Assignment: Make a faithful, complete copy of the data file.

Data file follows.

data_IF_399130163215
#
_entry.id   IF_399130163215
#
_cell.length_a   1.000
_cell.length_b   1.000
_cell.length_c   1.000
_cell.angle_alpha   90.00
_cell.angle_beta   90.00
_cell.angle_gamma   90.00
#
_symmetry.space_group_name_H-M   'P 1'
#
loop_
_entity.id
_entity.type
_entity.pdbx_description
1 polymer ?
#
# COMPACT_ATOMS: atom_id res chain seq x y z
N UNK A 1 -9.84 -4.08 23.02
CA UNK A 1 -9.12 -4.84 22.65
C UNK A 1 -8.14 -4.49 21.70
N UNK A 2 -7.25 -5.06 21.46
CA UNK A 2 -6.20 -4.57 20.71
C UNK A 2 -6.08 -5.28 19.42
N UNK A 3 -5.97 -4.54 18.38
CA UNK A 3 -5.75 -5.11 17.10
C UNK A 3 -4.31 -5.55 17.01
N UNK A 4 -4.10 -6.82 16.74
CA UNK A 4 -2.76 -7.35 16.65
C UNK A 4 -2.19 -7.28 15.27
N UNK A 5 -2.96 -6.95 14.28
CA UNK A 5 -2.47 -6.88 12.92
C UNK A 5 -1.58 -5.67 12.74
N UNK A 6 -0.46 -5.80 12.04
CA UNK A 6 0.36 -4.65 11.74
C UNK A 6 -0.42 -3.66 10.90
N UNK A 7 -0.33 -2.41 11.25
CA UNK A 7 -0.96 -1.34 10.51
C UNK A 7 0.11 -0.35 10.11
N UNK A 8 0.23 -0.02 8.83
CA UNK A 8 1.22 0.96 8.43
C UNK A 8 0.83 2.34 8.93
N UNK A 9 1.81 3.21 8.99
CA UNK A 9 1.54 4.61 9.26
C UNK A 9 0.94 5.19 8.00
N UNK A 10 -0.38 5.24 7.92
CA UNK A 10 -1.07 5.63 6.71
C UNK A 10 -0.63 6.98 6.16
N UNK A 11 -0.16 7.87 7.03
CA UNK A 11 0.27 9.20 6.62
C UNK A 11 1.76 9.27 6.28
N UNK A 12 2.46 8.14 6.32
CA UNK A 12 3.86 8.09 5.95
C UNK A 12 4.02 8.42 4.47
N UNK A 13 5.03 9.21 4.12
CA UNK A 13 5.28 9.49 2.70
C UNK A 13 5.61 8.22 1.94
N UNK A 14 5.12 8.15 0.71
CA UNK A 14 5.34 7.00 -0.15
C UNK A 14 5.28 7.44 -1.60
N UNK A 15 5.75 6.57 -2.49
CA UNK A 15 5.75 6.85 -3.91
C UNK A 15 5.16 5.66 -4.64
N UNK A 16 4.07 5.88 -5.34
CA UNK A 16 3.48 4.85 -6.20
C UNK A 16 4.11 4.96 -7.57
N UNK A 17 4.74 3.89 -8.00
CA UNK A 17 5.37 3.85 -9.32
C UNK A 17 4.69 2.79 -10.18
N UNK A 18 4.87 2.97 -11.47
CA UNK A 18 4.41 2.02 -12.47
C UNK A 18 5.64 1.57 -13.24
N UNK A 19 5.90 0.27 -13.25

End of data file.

data_IF_399130163215
#
_entry.id   IF_399130163215
#
_cell.length_a   1.000
_cell.length_b   1.000
_cell.length_c   1.000
_cell.angle_alpha   90.00
_cell.angle_beta   90.00
_cell.angle_gamma   90.00
#
_symmetry.space_group_name_H-M   'P 1'
#
loop_
_entity.id
_entity.type
_entity.pdbx_description
1 polymer ?
#
# COMPACT_ATOMS: atom_id res chain seq x y z
N UNK A 1 -9.84 -4.08 23.02
CA UNK A 1 -9.12 -4.84 22.65
C UNK A 1 -8.14 -4.49 21.70
N UNK A 2 -7.25 -5.06 21.46
CA UNK A 2 -6.20 -4.57 20.71
C UNK A 2 -6.08 -5.28 19.42
N UNK A 3 -5.97 -4.54 18.38
CA UNK A 3 -5.75 -5.11 17.10
C UNK A 3 -4.31 -5.55 17.01
N UNK A 4 -4.10 -6.82 16.74
CA UNK A 4 -2.76 -7.35 16.65
C UNK A 4 -2.19 -7.28 15.27
N UNK A 5 -2.96 -6.95 14.28
CA UNK A 5 -2.47 -6.88 12.92
C UNK A 5 -1.58 -5.67 12.74
N UNK A 6 -0.46 -5.80 12.04
CA UNK A 6 0.36 -4.65 11.74
C UNK A 6 -0.42 -3.66 10.90
N UNK A 7 -0.33 -2.41 11.25
CA UNK A 7 -0.96 -1.34 10.51
C UNK A 7 0.11 -0.35 10.11
N UNK A 8 0.23 -0.02 8.83
CA UNK A 8 1.22 0.96 8.43
C UNK A 8 0.83 2.34 8.93
N UNK A 9 1.81 3.21 8.99
CA UNK A 9 1.54 4.61 9.26
C UNK A 9 0.94 5.19 8.00
N UNK A 10 -0.38 5.24 7.92
CA UNK A 10 -1.07 5.63 6.71
C UNK A 10 -0.63 6.98 6.16
N UNK A 11 -0.16 7.87 7.03
CA UNK A 11 0.27 9.20 6.62
C UNK A 11 1.76 9.27 6.28
N UNK A 12 2.46 8.14 6.32
CA UNK A 12 3.86 8.09 5.95
C UNK A 12 4.02 8.42 4.47
N UNK A 13 5.03 9.21 4.12
CA UNK A 13 5.28 9.49 2.70
C UNK A 13 5.61 8.22 1.94
N UNK A 14 5.12 8.15 0.71
CA UNK A 14 5.34 7.00 -0.15
C UNK A 14 5.28 7.44 -1.60
N UNK A 15 5.75 6.57 -2.49
CA UNK A 15 5.75 6.85 -3.91
C UNK A 15 5.16 5.66 -4.64
N UNK A 16 4.07 5.88 -5.34
CA UNK A 16 3.48 4.85 -6.20
C UNK A 16 4.11 4.96 -7.57
N UNK A 17 4.74 3.89 -8.00
CA UNK A 17 5.37 3.85 -9.32
C UNK A 17 4.69 2.79 -10.18
N UNK A 18 4.87 2.97 -11.47
CA UNK A 18 4.41 2.02 -12.47
C UNK A 18 5.64 1.57 -13.24
N UNK A 19 5.90 0.27 -13.25